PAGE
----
Cover La Cantina at Coa Shanghai (Photo: Coa Shanghai)

Bartender Jay Khan's Hong Kong bar Coa, which focuses on agave spirits and traditional mezcal, has opened an outpost in Shanghai

How about an Ancho Highball, featuring salted plum, tequila blanco, ancho chile and house guava soda? Or a Bloody Beef Maria, comprised of beef, morita chile, Sichuan pepper, tomato cordial and mezcal joven? Those are just two of the signature cocktails now serving at Coa Shanghai, the second cocktail bar from Coa Hong Kong’s co-founder and bartender Jay Khan.

Coa was founded in Hong Kong in late 2017 with a focus on agave spirits, including tequila, and traditional mezcal. Its conception was fuelled by Khan’s regular trips to Mexico. But while the bar is a household name in Hong Kong today, initial acceptance didn’t come easy.

“The first year was tough,” says Khan. “Most thought it was a tequila bar and the perception of these bars is that they are usually associated with parties and wild nights. However, with time, more and more guests walked through our doors and realised that what we offer is completely different.”

With a passion for national Mexican spirits and using them to make innovative cocktails, while educating along the way, Coa Hong Kong contributed to the local bar scene and its knowledge of these spirits. It’s a contribution that has been rewarded. Khan was named Asia’s Bartender’s Bartender 2020 by Asia’s 50 Best Bars, and in 2020 Coa Hong Kong ranked eighth on the World’s 50 Best Bars ranking. The following year the bar claimed the top spot on Asia’s 50 Best Bars 2021, and Khan was honoured on the Tatler Asia’s Most Influential 2021 list. Most recently, Coa retained its crown as Asia's Best Bar in 2022.

Following the success of Coa in Hong Kong, it was time for Shanghai. “The bar scene in Shanghai is very good. The drinkers are well travelled and sophisticated. We want to be part of this amazing scene,” says Khan, who adds that his exposure to a number of guests from mainland China at Coa Hong Kong gave him the confidence that his bar concept would work there.

Coa Shanghai occupies a three-storey space renovated from an old house in Jing’An District. Not only will guests find the main bar, La Cantina, on the ground floor, where cocktails made from the more than 200 bottles of agave spirits are shaken up amidst a lively setting, but on the first floor El Salon offers visitors a more comfortable lounge area with a small balcony offering a more relaxed vibe. On the top floor, El Atico is an agave tasting room, where Khan aims to take guests on a journey through Mexico’s spirits.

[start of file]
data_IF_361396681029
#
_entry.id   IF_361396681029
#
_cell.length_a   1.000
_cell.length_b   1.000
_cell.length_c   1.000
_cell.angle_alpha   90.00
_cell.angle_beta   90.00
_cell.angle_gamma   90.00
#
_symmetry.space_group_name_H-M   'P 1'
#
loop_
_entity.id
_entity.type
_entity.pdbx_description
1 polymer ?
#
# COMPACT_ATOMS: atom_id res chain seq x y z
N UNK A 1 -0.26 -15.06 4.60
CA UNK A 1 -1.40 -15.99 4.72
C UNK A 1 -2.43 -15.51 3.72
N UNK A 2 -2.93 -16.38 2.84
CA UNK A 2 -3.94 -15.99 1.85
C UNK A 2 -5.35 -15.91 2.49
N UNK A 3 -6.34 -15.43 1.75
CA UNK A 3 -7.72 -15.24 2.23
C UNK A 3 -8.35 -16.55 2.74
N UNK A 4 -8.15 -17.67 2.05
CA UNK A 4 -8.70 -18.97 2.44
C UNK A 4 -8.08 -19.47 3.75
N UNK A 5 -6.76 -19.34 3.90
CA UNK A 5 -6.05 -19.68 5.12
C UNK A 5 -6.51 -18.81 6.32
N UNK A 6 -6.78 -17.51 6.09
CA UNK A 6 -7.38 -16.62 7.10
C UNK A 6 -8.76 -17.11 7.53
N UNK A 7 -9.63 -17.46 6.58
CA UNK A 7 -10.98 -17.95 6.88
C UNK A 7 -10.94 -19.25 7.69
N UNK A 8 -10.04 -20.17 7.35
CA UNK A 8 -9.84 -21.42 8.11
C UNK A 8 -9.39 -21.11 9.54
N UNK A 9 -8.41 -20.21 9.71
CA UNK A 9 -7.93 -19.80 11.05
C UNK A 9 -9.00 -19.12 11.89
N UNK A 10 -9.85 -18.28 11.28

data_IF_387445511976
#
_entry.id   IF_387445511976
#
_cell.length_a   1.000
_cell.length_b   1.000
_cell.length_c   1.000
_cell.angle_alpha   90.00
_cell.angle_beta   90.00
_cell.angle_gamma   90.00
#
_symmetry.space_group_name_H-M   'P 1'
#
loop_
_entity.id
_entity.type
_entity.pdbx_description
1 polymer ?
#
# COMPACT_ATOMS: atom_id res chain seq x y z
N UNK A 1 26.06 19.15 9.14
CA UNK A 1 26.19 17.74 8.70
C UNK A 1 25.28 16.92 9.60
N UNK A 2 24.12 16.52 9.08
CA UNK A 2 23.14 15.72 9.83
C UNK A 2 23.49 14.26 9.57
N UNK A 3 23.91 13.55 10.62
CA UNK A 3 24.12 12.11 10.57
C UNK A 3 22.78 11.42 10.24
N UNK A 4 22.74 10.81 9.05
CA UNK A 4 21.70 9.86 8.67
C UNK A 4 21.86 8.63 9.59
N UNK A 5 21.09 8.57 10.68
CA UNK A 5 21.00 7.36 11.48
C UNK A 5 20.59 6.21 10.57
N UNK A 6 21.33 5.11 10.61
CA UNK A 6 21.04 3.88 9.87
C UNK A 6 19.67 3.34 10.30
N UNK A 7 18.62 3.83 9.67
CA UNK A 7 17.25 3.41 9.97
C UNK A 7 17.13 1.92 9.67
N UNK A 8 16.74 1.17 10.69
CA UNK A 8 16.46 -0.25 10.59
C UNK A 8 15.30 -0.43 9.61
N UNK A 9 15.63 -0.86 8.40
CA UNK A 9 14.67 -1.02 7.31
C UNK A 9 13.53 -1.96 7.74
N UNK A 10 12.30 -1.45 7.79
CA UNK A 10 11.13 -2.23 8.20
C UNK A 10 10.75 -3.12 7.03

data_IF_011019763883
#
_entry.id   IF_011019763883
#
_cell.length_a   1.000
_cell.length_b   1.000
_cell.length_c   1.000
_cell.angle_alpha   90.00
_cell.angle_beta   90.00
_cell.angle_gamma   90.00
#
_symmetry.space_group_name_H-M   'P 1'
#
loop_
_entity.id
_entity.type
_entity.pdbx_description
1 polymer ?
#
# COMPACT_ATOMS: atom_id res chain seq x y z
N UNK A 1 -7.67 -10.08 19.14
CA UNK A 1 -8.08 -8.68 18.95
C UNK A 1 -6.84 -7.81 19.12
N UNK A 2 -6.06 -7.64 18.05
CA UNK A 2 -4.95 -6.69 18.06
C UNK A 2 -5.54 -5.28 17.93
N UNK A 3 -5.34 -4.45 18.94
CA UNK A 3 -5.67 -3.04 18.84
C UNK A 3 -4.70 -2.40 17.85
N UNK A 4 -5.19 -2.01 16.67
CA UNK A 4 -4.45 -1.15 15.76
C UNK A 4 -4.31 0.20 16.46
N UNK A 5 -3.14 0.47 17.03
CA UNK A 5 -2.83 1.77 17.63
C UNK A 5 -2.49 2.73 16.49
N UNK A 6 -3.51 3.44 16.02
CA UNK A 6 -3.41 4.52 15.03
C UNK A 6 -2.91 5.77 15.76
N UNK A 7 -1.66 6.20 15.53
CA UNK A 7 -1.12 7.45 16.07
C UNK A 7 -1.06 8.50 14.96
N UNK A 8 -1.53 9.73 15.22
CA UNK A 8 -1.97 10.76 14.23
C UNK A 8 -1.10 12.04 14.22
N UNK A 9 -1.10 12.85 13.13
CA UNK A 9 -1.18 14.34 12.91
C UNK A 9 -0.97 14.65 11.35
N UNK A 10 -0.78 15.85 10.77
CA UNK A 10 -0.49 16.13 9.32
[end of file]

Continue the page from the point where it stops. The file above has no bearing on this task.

“El Atico is a space shared by guests over a communal table,” he says. “It is created to share more in-depth tasting experiences with guests who are enthusiasts and curious alike. Since it is a small space, it is usually reserved for guests who ask for it, or if we find someone who is interested in agave spirits. It’s part of the bar and everyone is welcome in the attic.”

Related: Learn All About Tequila and Mezcal with Expert Jay Khan

With Coa Shanghai, says Khan, “our aim is to share and spread our love for agave spirits. We hope that with our bar we can educate as many guests as we can. [However,] at the end of the day, we are a bar, and our priority is that guests are happy and enjoy themselves at our establishments.”

Guests who visit Coa can choose cocktails from a creative selection, as well as a wide range of Mexican spirits, from well-known tequila and mezcal, to agave-derived raicilla and bacanora, to Sotol, made from a Mexican shrub known as desert spoon, and Charanda, which is similar to rum. The bar also has an “agave bible”, in which spirits are categorised by the species of agave from which they are derived. You can imagine the extent of this list when you realise that agave spirits are similar to wine in that variety, soil, micro-climate and human factor all influence the final product—this is a spirit whose diversity of taste is driven by terroir.

The market for agave spirits has grown consistently in recent years, and while the US is the largest consumer of all tequilas that are exported, there is plenty of potential in China.

“Agave spirits will continue to grow in Asia, and China is forecast to be a huge market,” says Khan. “It usually needs a little extra effort to convince some guests to try them. But once they do, there is no going back. That is what agave does to you.”

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